Who put this black stain on Beşiktaş?
I am watching, but no one has raised a voice.
Where are the famous columnists, sports writers or sports commentators who are on TV all the time? I don’t know, maybe they are talking, but I haven’t yet heard them.
Where is Çarşı [the fanatic group of Beşiktaş supporters named for the famous Beşiktaş Market]? Çarşı, the supporter group that is loved by everyone because they always, regardless of who is in question, tell the truth, why are they quiet?
The decision of the UEFA, the Union of European Football Associations, is a disgrace for this 110-year-old club of ours. The justification for this decision is very simple: There has been open corruption in the club’s accounts.
The newly elected president of the club, poor Fikret Orman, is tearful. He does not know what to do. He himself has nothing to do with this incident. Probably, if he had known that the club had slid this much, maybe he would not have run for its presidency. Nowadays, he is calculating how to save Beşiktaş, which has been suspended from European cup competition for one year for a disgraceful offense. He is exerting every effort, together with his supporters. Moreover, he is extremely justified. What is important is not that the right to play in the European cups has been lost, but the loss of prestige for the club with the white and black colors.
Orman is in a desperate situation. God knows he has not openly blamed those who are really responsible. He has maintained his gentlemanly behavior. He has accepted the role of carrying the whole load on his shoulders. The former administration, though, who put Beşiktaş in this situation, has taken shelter. The person who must be considered responsible, Yıldırım Demirören, is still heading the Turkish Football Federation (TFF), and he does not seem to care. He does not say anything. As the head of the federation, he is leading our entire football family.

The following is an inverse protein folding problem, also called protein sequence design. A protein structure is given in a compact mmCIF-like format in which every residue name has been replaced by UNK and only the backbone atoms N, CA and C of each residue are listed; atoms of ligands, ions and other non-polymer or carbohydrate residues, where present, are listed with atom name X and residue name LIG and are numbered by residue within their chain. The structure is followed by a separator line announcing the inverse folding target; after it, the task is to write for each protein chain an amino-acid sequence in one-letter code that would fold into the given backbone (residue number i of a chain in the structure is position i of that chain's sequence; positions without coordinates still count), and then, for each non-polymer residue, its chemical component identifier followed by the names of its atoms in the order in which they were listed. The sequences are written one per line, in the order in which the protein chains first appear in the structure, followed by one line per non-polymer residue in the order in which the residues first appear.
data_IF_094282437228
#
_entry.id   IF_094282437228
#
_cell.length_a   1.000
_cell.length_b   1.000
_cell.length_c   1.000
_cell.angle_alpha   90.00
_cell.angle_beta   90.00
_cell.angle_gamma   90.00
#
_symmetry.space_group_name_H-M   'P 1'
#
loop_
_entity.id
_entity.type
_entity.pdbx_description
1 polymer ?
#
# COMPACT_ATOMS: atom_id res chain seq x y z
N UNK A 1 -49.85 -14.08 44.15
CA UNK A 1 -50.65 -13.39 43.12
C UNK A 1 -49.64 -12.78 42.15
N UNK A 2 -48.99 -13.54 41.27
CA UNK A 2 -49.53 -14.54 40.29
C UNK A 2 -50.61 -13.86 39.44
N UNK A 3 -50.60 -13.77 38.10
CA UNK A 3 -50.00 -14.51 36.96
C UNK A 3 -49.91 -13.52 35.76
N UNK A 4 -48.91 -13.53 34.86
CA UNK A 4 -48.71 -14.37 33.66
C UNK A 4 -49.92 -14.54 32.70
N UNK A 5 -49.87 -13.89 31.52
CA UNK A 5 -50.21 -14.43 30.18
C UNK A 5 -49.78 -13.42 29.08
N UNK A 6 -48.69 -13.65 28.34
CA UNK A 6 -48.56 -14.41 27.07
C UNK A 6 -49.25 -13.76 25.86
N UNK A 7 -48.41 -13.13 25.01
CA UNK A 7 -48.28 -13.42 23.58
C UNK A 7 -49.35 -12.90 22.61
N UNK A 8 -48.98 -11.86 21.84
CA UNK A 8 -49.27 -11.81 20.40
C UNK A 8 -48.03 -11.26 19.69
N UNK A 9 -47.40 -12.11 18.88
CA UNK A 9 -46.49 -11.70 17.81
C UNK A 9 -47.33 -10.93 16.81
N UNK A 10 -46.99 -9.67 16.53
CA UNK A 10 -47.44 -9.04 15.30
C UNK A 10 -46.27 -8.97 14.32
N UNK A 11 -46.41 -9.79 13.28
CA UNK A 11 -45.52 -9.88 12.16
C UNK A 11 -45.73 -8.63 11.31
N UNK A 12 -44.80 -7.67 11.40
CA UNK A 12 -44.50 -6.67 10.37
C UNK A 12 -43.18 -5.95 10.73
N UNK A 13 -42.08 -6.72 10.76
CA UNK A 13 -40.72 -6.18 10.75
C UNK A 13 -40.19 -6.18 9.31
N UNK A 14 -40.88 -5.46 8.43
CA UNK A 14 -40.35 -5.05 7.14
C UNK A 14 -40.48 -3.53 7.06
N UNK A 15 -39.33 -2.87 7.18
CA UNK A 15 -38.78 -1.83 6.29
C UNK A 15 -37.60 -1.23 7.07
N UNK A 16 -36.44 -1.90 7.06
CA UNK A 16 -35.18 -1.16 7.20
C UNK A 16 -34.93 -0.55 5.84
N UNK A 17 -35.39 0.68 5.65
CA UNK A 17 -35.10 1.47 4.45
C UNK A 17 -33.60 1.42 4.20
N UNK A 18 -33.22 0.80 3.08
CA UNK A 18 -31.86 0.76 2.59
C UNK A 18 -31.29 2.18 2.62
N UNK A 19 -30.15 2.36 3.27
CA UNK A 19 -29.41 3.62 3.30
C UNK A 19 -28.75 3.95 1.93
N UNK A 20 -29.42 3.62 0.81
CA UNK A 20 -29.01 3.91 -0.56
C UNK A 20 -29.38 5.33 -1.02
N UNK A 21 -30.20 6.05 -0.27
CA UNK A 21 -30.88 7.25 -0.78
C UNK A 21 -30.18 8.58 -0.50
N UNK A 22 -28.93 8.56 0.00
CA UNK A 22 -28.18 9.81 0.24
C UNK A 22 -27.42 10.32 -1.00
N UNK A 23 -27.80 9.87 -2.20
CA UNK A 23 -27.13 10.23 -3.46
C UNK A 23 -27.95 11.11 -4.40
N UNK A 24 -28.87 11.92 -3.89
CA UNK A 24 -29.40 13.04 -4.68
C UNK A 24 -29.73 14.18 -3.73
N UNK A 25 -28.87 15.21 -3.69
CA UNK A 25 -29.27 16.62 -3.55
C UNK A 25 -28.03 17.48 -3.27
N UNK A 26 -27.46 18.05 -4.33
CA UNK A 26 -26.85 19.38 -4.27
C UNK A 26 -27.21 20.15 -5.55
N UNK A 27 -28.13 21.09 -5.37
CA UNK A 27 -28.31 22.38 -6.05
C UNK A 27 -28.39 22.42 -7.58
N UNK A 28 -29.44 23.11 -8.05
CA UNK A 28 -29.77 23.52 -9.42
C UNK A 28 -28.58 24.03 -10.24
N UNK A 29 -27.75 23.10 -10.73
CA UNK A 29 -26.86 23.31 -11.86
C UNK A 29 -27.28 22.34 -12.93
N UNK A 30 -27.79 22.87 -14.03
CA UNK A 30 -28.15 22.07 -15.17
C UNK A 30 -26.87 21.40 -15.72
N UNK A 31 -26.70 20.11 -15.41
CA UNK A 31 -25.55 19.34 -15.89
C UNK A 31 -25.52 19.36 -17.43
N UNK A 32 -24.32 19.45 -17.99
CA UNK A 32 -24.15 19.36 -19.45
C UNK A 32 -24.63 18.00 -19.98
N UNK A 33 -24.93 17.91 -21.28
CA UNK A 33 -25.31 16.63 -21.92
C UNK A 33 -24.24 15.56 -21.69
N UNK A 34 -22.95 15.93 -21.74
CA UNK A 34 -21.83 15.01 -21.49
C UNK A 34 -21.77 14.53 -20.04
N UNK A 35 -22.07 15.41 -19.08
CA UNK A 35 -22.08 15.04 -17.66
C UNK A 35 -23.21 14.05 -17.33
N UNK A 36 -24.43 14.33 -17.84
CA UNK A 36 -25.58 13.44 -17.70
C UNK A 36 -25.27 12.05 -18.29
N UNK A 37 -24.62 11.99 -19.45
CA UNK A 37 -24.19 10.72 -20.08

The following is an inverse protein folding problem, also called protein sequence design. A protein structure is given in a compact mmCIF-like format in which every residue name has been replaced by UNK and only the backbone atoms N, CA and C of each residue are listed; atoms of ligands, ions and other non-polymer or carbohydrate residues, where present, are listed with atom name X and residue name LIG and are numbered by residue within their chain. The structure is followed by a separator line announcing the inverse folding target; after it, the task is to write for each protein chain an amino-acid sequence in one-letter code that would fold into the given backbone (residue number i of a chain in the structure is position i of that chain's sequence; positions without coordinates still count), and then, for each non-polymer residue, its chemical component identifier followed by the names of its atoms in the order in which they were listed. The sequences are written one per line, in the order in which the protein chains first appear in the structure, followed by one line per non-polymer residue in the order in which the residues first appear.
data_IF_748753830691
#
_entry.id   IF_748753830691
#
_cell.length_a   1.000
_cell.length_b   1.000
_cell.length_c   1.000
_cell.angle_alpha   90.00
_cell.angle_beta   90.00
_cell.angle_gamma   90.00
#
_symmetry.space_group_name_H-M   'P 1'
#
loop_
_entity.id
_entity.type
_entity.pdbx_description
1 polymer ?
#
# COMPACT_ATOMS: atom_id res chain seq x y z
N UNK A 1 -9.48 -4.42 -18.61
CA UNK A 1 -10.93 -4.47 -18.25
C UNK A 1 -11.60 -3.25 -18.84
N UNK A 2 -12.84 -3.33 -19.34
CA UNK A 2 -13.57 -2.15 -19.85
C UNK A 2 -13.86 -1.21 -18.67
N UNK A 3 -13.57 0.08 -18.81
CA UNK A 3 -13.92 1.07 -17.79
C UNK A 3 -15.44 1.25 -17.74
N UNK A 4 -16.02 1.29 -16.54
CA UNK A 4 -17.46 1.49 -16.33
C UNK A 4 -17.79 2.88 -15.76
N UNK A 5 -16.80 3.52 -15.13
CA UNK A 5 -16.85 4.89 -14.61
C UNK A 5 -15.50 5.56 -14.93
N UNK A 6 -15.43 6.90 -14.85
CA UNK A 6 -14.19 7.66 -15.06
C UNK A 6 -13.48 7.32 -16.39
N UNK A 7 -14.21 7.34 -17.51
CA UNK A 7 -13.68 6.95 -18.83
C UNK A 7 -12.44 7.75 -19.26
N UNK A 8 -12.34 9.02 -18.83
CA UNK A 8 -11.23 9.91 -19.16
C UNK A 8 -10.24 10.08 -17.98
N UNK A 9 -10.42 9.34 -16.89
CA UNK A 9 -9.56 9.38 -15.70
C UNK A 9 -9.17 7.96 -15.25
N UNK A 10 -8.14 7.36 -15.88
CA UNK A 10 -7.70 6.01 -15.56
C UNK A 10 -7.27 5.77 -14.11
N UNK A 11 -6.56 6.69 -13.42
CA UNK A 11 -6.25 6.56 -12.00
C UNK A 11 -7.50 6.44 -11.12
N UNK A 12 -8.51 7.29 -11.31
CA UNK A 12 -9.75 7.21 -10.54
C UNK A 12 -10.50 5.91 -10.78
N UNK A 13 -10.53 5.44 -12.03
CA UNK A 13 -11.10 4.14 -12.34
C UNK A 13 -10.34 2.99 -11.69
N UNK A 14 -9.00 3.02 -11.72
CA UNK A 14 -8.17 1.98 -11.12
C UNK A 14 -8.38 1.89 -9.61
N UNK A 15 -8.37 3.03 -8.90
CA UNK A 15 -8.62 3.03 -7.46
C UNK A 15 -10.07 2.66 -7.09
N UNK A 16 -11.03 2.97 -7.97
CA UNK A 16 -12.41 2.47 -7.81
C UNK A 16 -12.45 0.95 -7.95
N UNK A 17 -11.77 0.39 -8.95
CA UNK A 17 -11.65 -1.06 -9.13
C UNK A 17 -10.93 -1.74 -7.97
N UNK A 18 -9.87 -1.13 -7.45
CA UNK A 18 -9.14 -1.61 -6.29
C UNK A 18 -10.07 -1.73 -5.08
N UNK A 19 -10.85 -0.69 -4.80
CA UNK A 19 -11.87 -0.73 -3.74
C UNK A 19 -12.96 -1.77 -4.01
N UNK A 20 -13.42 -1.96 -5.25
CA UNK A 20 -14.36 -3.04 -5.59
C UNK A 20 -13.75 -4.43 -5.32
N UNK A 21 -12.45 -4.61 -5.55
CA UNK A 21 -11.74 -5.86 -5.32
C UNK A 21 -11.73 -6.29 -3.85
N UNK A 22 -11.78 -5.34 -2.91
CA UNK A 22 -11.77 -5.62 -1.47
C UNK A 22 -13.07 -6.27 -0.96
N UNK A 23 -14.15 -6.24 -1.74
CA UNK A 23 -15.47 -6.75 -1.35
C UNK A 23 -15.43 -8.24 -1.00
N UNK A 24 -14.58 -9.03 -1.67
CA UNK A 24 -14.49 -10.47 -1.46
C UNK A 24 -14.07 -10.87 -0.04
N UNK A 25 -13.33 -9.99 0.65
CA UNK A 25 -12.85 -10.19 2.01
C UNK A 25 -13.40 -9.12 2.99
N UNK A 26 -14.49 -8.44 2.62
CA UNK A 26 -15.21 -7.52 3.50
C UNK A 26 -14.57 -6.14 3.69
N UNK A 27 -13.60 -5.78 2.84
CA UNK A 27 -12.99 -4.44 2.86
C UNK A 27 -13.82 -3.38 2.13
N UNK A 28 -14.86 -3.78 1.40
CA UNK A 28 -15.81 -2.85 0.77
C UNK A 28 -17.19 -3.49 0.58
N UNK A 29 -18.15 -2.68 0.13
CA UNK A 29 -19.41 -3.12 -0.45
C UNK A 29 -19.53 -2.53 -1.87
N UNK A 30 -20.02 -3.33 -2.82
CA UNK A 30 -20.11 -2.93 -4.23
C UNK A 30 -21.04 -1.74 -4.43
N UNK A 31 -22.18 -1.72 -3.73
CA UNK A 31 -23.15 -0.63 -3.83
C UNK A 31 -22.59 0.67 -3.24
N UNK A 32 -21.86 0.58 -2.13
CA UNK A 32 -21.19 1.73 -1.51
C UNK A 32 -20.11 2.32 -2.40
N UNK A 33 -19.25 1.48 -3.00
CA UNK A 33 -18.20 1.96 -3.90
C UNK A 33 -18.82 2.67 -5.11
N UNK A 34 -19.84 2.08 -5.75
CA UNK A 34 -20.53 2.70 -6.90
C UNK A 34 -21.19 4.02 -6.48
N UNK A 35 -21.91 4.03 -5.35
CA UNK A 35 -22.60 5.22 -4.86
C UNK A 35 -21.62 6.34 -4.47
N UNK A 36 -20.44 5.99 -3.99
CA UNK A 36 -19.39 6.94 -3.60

Well, he shouldn’t anymore. He should not be allowed to.
Çamlıca should be stripped of its freakish antenna towers and stay green
I am not opposed to the third bridge on the Bosphorus, or to Prime Minister Recep Tayyip Erdoğan’s “crazy project,” nor am I at all opposed to the building of a new mosque for Istanbul.
No offense, anyone, but I do not agree with the mosque project to be located on top of Çamlıca hill, which is planned to be so big that it would be visible from all parts of Istanbul.
Almost every part of Istanbul is full of mosques. No one can claim that Istanbul residents have difficulty meeting their religious needs. What’s more, reaching a giant mosque to be located on Çamlıca would require a special effort. No one lives close to the hill. For transportation, roads would have to be opened, a cable car would need to be built. It is highly likely that it would be full when the prime minister visits from “Friday” to “Friday,” or by families seeking recreation on the weekends. A section of the trees on this vast green field of about 15,000 square meters will be cut down. Roads will be built; poles will be erected. Before erecting a giant mosque, wouldn’t it be nicer if those freakish antenna towers at the top of Çamlıca were cleared out of the way, and the Istanbul Metropolitan Municipality were to build one tower to replace all of them, making the area an entirely recreational place with parks and gardens?
Istanbul has become a cement jungle. When we need even a five-square-meter green field, why would we destroy such existing scarce greenery as there is? It is beyond my comprehension.